BAYHAM: Tim Conway And The Passing Of Comedic Decency

Last weekend there was a reunion of some of the cast members of The Goonies at a comic convention in Dallas.

During a panel the interviewer asked Corey Feldman (Mouth), Sean Astin (Mikey), and Jonathan Ke Quan (Data) about their regrets about the iconic 1980s coming of age adventure movie.

All three actors (including Feldman!) regretted the gratuitous use of profanities in the movie and that they felt it was forced

Furthermore while they love the overall product of the movie, they feel awkward showing those salty language scenes to their own kids.

Considering the profane film products churned out by Hollywood directed at young people, it was surprisingly nice to hear former child stars who are still involved in the movie business air that view.

Now it seems cursing is an essential element in a scene or act in order to considered funny.

While George Carlin, Richard Pryor, and Redd Foxx were all exceptional comedians, the graphic language they used is far too common in this era.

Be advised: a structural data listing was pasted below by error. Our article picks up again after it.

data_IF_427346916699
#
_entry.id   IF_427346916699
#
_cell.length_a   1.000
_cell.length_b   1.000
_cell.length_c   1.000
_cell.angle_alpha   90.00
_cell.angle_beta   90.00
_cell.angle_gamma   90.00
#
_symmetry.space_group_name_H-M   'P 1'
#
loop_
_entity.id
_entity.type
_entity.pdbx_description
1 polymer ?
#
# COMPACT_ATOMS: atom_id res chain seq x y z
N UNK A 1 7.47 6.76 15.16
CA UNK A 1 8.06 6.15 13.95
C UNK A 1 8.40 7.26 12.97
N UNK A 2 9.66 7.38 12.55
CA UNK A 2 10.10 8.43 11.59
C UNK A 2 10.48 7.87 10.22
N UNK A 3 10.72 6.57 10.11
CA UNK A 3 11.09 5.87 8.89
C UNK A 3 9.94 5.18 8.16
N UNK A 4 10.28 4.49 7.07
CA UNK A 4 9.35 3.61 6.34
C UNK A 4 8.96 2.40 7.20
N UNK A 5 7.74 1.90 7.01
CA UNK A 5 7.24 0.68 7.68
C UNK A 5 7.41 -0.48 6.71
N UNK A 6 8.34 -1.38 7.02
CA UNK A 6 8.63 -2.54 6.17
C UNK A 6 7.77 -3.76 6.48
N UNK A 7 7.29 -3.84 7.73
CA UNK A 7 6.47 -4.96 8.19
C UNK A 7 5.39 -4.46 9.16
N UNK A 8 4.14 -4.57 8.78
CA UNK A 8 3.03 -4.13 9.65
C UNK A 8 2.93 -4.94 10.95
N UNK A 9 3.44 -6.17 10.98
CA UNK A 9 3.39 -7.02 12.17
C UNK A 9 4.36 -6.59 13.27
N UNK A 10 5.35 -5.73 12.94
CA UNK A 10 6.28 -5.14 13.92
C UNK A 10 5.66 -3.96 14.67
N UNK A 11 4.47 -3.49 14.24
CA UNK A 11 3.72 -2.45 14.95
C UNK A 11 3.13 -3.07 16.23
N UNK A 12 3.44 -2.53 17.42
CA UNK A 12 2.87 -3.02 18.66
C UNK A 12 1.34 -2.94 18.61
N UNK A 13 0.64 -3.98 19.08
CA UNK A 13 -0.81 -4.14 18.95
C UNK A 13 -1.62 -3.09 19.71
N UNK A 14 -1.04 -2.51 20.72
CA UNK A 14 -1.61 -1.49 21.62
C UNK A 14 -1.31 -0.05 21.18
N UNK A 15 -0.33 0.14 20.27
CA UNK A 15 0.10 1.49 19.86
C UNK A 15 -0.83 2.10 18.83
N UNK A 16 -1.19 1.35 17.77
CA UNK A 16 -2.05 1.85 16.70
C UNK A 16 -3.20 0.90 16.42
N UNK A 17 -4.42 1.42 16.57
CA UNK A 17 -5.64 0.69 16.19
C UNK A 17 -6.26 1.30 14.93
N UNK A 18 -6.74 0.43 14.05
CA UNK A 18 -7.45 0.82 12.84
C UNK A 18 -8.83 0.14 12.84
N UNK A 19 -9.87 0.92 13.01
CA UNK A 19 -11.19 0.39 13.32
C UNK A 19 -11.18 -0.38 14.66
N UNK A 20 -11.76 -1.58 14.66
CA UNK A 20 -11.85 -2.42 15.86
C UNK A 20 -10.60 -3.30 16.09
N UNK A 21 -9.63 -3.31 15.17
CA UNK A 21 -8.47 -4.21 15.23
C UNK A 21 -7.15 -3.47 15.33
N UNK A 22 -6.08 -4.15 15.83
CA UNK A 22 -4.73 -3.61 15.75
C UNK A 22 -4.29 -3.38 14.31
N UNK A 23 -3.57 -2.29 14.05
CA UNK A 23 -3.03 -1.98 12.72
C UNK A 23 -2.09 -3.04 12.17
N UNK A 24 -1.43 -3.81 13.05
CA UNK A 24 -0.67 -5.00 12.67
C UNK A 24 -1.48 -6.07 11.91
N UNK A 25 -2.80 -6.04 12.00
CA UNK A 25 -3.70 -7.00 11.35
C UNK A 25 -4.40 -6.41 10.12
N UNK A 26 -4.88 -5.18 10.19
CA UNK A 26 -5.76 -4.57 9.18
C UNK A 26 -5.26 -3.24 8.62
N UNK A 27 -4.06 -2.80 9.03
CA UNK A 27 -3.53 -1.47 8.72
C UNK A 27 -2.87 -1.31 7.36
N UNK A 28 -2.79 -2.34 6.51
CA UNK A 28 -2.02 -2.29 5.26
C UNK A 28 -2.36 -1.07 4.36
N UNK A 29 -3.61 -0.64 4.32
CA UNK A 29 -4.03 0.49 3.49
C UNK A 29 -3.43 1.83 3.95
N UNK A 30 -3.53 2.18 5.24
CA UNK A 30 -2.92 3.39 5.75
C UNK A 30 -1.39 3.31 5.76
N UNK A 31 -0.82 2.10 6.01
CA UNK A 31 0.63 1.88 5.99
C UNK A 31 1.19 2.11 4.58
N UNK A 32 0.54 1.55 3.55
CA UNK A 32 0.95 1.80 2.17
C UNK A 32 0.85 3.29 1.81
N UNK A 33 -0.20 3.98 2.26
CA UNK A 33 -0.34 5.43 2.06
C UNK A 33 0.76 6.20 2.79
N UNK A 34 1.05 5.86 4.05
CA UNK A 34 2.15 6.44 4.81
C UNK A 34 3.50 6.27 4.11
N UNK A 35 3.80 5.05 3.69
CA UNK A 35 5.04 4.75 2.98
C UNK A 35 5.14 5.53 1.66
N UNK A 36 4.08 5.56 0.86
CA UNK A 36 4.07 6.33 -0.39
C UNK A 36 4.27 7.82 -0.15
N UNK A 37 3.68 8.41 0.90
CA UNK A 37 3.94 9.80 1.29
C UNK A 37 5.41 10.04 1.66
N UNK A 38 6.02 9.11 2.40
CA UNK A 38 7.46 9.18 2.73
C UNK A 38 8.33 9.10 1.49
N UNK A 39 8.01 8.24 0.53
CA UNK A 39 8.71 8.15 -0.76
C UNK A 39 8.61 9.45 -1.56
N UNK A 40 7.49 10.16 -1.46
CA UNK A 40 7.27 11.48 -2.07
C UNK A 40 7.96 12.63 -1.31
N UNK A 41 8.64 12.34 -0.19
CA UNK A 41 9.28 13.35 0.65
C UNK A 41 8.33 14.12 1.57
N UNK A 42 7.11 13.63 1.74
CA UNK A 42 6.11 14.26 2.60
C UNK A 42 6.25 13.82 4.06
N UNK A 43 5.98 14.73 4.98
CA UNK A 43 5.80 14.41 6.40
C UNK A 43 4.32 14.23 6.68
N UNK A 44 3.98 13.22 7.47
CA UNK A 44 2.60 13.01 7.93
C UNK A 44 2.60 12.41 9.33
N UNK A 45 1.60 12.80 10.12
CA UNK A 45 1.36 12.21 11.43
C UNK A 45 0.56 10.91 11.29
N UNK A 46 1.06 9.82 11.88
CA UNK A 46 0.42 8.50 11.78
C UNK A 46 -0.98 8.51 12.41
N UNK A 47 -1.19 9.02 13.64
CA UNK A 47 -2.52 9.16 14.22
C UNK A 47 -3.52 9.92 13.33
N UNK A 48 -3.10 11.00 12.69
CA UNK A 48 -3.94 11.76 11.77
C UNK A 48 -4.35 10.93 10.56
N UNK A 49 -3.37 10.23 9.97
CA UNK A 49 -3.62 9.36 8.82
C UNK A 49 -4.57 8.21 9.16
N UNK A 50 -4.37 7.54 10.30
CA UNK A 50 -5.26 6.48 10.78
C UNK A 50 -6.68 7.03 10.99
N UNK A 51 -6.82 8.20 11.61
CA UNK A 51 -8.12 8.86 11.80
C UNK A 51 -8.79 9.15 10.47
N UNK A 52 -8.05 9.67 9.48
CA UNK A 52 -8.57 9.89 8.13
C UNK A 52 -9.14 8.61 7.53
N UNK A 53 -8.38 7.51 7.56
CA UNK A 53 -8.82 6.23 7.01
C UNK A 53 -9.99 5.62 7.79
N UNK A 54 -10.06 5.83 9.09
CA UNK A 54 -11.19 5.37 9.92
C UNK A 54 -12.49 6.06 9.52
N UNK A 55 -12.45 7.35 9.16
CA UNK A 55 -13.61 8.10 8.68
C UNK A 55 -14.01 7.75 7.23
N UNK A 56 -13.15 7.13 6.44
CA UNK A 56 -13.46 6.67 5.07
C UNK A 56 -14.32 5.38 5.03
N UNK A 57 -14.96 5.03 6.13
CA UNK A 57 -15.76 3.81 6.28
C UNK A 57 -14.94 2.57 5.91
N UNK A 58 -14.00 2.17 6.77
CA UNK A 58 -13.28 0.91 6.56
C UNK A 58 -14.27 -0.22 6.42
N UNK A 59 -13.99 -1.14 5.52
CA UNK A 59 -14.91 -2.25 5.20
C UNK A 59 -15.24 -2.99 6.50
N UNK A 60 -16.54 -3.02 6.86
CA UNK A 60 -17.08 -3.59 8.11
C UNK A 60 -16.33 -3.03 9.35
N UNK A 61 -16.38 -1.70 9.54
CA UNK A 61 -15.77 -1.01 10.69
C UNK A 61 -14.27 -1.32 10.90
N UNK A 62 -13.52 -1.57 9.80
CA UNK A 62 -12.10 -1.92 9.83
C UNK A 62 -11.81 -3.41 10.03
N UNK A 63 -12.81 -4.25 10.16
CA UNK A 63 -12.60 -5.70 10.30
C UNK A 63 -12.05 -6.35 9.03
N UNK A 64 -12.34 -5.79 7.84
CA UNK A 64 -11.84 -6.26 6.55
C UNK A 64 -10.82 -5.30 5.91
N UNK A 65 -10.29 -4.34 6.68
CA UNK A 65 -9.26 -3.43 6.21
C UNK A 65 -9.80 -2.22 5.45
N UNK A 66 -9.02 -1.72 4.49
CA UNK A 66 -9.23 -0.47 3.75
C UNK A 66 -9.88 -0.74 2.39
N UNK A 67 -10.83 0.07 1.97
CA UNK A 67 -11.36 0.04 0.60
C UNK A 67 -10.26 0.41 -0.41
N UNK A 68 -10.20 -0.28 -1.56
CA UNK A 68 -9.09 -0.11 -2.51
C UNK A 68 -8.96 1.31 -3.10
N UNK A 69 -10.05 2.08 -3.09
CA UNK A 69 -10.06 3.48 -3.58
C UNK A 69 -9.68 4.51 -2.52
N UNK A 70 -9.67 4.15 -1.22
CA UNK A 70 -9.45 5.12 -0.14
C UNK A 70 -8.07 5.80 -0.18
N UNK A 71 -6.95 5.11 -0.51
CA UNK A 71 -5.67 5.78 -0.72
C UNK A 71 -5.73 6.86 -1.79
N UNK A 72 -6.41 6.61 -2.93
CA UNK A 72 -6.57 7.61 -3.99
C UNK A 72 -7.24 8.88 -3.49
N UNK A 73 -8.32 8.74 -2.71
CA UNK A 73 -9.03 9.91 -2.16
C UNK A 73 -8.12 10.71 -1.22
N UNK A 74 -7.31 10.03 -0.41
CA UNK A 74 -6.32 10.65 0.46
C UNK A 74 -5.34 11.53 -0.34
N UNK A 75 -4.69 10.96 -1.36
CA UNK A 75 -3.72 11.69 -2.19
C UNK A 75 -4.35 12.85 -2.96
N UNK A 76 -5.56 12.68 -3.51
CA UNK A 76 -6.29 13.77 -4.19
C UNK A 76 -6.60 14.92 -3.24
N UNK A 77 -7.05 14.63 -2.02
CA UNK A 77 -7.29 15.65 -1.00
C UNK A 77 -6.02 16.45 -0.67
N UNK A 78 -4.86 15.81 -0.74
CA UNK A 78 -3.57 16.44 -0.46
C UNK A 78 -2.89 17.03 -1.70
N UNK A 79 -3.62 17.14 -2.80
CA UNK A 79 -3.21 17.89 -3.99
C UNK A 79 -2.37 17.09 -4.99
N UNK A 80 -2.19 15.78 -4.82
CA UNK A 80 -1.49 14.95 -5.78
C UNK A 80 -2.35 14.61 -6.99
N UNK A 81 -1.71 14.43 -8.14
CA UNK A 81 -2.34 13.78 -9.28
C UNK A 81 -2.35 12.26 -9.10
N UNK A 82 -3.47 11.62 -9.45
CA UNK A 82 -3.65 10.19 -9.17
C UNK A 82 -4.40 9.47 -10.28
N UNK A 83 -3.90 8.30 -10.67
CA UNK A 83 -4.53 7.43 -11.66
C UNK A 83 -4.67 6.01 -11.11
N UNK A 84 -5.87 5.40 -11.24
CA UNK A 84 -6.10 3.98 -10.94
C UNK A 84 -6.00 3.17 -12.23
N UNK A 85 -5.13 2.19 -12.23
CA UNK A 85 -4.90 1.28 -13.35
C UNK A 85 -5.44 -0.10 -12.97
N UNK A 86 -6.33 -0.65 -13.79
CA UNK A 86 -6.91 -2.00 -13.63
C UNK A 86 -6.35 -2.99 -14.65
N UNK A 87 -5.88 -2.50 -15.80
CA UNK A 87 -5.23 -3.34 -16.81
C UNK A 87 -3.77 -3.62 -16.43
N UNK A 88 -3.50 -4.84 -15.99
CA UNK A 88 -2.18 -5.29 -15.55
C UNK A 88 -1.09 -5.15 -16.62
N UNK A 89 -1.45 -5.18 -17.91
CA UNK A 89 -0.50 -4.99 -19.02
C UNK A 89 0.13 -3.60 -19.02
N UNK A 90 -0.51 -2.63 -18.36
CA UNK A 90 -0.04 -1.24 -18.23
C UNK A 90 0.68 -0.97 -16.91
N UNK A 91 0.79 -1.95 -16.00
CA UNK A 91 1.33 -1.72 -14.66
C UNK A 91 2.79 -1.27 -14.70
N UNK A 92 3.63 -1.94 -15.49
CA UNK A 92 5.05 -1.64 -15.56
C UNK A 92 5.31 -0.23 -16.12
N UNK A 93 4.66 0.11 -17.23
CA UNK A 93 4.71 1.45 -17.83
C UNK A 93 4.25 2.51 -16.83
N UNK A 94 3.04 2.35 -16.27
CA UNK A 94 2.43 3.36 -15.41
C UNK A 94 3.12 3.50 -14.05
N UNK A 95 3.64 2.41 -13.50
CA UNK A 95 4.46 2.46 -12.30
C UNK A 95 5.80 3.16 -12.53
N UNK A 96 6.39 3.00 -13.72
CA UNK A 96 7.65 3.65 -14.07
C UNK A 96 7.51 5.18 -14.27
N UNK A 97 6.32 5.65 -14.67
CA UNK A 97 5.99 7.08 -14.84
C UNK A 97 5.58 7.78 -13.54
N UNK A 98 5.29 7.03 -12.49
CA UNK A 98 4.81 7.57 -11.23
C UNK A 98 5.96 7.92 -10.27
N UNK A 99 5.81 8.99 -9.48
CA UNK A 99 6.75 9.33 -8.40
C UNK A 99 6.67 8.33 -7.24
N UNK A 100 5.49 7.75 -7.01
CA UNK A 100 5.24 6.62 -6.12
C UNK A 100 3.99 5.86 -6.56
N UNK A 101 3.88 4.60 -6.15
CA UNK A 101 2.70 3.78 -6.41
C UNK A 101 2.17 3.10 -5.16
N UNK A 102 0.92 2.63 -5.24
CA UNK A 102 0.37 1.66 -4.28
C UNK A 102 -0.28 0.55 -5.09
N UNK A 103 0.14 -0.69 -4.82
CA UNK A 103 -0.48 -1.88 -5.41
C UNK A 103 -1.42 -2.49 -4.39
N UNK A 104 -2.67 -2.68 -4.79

For those of us who remember the Carol Burnett Show or syndicated reruns of The Three Stooges shorts, there was a time when clean live action comedy existed.

And few were cleaner and funnier than the great Tim Conway.

Despite being a mere five and a half feet tall, Conway proved that being relatively slight of size was no impediment to being skilled in the art of physical comedy, through his trademark wild facial expressions.

Conway even made himself smaller for greater comedic effect in his Dorf on Golf series.

And while Conway achieved his most fame acting beside Burnett and Harvey Korman (one of the greatest regrets in my life was not seeing Conway & Korman’s show at the LVH when they were in residence in Vegas), my favorite films were the ones where he co-starred with Don Knotts in The Private Eyes and the western themed Apple Dumpling Gang.

Their G-rated comedies are timeless and are devoid of the toilet humor that permeates even family oriented programming.

There’s still a market for Conway and Knotts-style entertainment. Decency might be easy to marginalize but it is hard to kill.

The big question is whether there are any talented comedians and comediennes willing to embrace that genre and accept the career limits that come with being typecast as a clean act?

Tim Conway the funny man was truly a one of a kind. Here’s to hoping his act doesn’t get buried with him.

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